A group of prominent architects of the Internet added their voices Thursday to those opposing legislation in the US Congress intended to crack down on online piracy.
In an open letter to Congress, more than 80 engineers, inventors and software developers expressed concerns about the bills introduced in the Senate and the House of Representatives.
Their letter came a day after the founders of Google, Twitter, Yahoo! and other Internet giants voiced opposition to the Stop Online Piracy Act being considered in the House and the Senate version known as the Protect IP Act.
The legislation has received the backing of Hollywood, the music industry, the Business Software Alliance, the National Association of Manufacturers, the US Chamber of Commerce and other groups.
But it has come under fire from digital rights and free speech organizations for allegedly paving the way for US authorities to shut down websites accused of online piracy, including foreign sites, without due process.
"If enacted, either of these bills will create an environment of tremendous fear and uncertainty for technological innovation, and seriously harm the credibility of the United States in its role as a steward of key Internet infrastructure," the Internet architects said in their letter.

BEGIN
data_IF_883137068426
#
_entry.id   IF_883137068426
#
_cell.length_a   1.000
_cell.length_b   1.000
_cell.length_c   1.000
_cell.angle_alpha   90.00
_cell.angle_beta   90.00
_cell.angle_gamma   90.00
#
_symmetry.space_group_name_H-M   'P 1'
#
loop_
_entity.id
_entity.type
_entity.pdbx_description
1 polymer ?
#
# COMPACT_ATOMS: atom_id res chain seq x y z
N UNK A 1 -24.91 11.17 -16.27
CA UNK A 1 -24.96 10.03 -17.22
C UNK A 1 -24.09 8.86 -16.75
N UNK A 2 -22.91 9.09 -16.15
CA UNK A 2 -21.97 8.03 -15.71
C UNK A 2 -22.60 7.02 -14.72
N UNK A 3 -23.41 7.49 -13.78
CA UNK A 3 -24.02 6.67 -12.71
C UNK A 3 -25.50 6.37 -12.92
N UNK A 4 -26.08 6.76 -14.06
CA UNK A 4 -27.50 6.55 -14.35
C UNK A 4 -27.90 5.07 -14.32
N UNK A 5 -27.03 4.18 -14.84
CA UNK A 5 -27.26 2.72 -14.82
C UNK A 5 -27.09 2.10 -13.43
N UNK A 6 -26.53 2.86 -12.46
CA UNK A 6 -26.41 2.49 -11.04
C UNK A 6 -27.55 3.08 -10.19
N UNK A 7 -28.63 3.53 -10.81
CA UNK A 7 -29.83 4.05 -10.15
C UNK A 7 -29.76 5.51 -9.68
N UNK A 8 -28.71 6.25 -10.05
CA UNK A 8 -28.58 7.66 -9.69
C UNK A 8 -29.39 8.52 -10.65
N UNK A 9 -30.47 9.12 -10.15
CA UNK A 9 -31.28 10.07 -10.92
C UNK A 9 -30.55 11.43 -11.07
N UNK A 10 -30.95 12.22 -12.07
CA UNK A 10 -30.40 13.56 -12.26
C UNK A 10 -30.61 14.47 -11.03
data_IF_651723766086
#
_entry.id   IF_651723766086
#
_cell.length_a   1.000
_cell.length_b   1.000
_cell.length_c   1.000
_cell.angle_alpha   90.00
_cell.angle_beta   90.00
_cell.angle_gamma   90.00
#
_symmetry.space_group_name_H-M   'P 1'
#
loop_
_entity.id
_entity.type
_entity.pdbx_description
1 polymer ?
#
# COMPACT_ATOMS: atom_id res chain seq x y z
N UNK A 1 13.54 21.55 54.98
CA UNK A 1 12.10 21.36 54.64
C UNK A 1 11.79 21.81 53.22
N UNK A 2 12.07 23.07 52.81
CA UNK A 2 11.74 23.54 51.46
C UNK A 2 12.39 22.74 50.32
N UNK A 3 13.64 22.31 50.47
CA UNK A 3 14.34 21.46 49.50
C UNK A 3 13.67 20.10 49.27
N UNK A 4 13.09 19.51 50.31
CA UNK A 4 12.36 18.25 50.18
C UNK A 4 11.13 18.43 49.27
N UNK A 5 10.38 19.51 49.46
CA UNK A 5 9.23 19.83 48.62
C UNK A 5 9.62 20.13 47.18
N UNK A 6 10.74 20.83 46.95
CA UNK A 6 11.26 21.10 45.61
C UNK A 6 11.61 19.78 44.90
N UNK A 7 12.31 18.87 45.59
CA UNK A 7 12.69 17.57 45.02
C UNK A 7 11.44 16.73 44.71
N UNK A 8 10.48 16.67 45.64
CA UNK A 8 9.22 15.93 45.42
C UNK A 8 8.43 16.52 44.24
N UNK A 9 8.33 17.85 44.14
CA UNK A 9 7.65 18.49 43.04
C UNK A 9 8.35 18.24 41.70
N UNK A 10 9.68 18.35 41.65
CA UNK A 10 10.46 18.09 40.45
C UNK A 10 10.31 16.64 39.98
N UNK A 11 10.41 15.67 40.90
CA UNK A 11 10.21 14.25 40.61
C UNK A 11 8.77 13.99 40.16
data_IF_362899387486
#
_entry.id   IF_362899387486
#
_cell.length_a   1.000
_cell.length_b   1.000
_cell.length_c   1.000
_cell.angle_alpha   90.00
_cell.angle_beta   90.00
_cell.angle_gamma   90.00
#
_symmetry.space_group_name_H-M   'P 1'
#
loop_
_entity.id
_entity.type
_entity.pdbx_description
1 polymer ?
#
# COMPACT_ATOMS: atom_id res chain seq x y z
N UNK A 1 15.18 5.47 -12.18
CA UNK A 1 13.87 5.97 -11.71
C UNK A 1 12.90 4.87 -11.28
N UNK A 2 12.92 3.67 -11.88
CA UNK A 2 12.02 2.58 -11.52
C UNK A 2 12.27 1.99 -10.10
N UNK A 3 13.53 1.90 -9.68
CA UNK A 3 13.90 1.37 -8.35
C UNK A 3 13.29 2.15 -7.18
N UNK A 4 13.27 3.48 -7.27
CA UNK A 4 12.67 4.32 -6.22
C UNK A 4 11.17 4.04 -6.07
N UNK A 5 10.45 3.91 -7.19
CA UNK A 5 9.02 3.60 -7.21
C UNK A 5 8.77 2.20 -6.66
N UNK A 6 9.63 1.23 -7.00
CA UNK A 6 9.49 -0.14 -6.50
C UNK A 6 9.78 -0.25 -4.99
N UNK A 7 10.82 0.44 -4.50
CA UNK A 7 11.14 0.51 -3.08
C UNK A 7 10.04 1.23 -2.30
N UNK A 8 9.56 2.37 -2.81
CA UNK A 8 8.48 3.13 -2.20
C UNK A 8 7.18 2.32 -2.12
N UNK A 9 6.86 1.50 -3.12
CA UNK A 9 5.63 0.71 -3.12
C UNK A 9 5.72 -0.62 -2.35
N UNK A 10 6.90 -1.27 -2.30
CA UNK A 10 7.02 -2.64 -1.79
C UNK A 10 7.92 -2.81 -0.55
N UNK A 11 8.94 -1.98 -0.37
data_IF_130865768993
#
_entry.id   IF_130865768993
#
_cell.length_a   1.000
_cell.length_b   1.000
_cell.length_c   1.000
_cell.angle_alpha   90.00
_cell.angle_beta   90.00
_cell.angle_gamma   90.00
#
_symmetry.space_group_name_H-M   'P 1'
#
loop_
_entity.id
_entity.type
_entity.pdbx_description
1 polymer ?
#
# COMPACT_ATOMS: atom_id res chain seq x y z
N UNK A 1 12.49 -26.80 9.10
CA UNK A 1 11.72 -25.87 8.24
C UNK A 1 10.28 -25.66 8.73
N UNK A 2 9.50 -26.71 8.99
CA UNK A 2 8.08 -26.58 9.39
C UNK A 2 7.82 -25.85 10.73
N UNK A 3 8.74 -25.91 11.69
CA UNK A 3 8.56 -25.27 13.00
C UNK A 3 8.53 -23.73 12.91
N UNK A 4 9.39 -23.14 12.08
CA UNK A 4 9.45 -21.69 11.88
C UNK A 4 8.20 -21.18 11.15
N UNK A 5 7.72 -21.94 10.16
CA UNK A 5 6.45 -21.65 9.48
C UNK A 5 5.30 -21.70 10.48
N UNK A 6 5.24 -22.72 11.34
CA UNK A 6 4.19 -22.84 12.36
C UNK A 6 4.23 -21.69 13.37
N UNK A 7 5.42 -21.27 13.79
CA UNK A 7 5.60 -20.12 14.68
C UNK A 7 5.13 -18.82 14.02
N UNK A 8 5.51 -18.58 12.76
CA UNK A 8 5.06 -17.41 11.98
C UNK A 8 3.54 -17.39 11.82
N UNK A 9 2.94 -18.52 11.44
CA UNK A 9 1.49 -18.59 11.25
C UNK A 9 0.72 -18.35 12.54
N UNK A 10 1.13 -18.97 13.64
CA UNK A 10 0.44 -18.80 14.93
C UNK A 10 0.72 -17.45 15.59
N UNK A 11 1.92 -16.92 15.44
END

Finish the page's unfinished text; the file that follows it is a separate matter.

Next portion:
"Both bills will risk fragmenting the Internet's global domain name system and have other capricious technical consequences," they said, such as promoting censorship.
"All censorship schemes impact speech beyond the category they were intended to restrict, but these bills are particularly egregious in that regard because they cause entire domains to vanish from the Web, not just infringing pages or files," they said.
"An incredible range of useful, law-abiding sites can be blacklisted under these proposals."
The signatories, who included Vint Cerf, considered one of the "Fathers of the Internet," said censorship of Internet infrastructure "will inevitably cause network errors and security problems.
"This is true in China, Iran and other countries that censor the network today; it will be just as true of American censorship," they said.
"If the US begins to use its central position in the network for censorship that advances its political and economic agenda, the consequences will be far-reaching and destructive."
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